Day 56: The Academia of the Macadamia

I love nuts! (Jokes ensue….go ahead, are you thinking “That’s what she said?”) Anyways, I do love them because they are chock full of protein, full of healthy fats and they taste delicious! The other day I made a delicious banana-macadamia nut bar that was out of this world. I also buy those little packs of “Nutrition” single serve nut snack packs, made by Planters, and the South Beach variety includes macadamia nuts.

Did you know that the oil in macadamia nuts is 80% monounsaturated? That is high than any other nut, even olive oil is only 75% monounsaturated. Monounsaturated fat is the main fat in the Mediterranean diet, which has received so much publicity lately for being associated with lower levels of heart disease and cancer, along with longer life spans. One study showed that diets with a high intake of monounsaturated fat experienced three times the reduction in risk for heart disease and a 45% lower risk of death overall! Need more convincing that monounsaturated is actually good for you? Check out these benefits:

  • Decreased risk for breast cancer. A study of women in Sweden found that those with diets higher in monounsaturated fats (as opposed to polyunsaturated fats) resulted in less frequent incidence of breast cancer.
  • Reduced cholesterol levels.
  • Lower risk for heart disease and stroke. Diets with monounsaturated fats correlate with healthy hearts and fewer strokes.
  • Weight loss. Studies have found that switching to monounsaturated fat from diets with trans fats and polyunsaturated fats results in weight loss.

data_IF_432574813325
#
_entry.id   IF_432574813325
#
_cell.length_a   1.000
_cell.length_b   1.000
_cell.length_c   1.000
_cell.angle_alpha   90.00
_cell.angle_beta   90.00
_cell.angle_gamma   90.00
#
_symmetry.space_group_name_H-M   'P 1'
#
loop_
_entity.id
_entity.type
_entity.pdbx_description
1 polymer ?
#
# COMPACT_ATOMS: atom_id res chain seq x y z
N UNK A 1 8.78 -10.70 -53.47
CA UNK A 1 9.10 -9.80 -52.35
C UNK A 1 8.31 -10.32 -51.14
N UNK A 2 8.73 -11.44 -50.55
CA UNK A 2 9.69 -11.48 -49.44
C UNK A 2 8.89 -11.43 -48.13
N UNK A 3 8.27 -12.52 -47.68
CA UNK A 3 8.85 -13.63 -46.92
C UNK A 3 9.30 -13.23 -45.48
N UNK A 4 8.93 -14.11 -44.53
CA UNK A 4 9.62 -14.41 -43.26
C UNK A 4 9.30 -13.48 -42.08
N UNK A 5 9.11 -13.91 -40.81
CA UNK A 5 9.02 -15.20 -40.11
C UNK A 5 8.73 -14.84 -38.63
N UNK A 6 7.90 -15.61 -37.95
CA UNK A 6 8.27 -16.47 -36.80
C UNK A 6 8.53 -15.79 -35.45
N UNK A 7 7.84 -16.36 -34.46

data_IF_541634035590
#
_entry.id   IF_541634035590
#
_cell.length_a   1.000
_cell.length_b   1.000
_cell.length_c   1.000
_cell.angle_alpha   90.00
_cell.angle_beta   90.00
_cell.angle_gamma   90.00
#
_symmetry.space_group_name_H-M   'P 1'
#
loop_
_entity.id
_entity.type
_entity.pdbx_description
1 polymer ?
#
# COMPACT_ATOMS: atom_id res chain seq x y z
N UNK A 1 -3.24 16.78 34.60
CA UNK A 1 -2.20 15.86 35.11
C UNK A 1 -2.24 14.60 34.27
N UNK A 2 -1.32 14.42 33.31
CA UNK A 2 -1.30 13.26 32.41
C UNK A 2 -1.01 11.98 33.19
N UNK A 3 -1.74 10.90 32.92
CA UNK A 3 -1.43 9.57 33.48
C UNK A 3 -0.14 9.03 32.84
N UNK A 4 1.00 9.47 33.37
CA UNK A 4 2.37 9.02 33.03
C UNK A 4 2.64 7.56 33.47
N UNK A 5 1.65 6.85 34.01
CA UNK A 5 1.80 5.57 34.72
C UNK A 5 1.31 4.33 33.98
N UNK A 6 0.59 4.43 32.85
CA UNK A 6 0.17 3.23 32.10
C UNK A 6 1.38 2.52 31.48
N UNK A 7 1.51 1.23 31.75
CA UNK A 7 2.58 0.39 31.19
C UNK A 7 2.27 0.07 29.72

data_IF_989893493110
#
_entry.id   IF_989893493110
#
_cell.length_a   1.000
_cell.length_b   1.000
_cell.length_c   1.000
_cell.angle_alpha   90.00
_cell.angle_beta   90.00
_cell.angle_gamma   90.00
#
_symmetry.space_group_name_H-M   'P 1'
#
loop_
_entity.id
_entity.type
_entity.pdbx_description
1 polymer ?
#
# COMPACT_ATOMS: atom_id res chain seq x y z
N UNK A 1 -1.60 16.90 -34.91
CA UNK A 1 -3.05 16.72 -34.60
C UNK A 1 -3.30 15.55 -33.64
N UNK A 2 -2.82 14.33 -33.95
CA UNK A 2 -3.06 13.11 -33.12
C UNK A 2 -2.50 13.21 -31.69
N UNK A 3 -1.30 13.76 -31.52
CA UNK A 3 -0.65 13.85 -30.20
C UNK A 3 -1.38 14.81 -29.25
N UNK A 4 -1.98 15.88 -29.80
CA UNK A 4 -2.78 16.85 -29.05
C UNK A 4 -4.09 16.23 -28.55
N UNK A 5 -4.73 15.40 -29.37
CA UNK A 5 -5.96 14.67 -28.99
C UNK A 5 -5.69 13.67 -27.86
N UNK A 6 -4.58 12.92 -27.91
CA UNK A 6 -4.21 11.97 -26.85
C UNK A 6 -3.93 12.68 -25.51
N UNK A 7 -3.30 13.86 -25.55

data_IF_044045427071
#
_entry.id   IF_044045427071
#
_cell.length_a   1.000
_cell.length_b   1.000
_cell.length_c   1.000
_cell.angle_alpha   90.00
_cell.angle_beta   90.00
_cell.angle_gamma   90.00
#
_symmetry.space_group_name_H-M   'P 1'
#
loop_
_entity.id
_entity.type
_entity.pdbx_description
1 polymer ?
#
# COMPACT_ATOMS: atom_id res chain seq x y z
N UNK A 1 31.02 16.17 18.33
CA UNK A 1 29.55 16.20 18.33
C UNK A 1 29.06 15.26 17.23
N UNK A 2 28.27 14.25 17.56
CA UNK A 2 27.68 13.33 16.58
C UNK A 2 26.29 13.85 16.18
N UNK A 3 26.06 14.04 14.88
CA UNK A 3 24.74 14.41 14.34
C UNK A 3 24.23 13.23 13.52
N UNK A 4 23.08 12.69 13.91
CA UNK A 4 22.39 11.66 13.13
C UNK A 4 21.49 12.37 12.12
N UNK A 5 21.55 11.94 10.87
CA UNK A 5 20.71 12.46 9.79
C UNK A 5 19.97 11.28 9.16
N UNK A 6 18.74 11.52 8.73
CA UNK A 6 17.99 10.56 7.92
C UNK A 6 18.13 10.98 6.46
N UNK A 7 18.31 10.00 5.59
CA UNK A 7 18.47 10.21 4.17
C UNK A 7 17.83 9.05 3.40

• Less severe pain and stiffness for sufferers of rheumatoid arthritis. Diet plays a role in improving the pain and stiffness of those who already have rheumatoid arthritis.
  • Reduced belly fat. A study published by the American Diabetes Association found that diets with monounsaturated fat could improve the loss of belly fat better than high carbohydrate diets.

Macadamia nuts also have calcium, phosphorus, magnesium and potassium. They also have selenium, which has anti-cancer properties, phytoserols, which lower cholesterol and promote prostate health. Now here is the downside…..macadamia nuts are very high in calories. They have a staggering 204 calories per ounce. So, if you are trying to lose weight, make sure to monitor your portion size. This doesn’t mean you can’t have them, just watch how many you have.

Try out this Pineapple Macadamia Nut Chicken recipe, which incorporates both macadamia nuts and yesterdays top healthy food – apricots!

Pineapple Macadamia Chicken


  • 2 skinless, boneless chicken breasts
  • 3/4 cup finely chopped macadamia nuts
  • 1/4 teaspoon seasoned salt
  • 1/4 teaspoon Caribbean jerk seasoning
  • 1/8 teaspoon onion powder
  • 1/8 teaspoon pepper
  • 1 egg, lightly beaten
  • 2 tablespoons olive oil or cooking spray
  • 1/4 cup crushed pineapple
  • 1 tablespoon apricot preserves, warmed


  1. Flatten chicken to 1/4-in. thickness. In a shallow bowl, combine the nuts, seasoned salt, jerk seasoning, onion powder and pepper. Place egg in another shallow bowl. Dip chicken in egg; coat with nut mixture. Let stand for 5 minutes.
  2. In a skillet, cook chicken in oil or cooking spray for 3-4 minutes on each side or until chicken juices run clear. In a small bowl, combine pineapple and apricot preserves. Top the chicken with the pineapple and apricot mixture.

Do you like macadamia nuts? Do you think they are worth the calories? How do you manage portion control with nuts?

2 thoughts on “Day 56: The Academia of the Macadamia

  1. OMG That Chicken recipe sounds out of this world fantastic!! I will make that for sure! If you have any of those macadamia bars left I want one..please??

  2. Thanks Stacy, great info your sharing, its really helping my family. I really liked the info on ginger and Im going to keep fresh ginger on hand now.
    Gwen Hoefle

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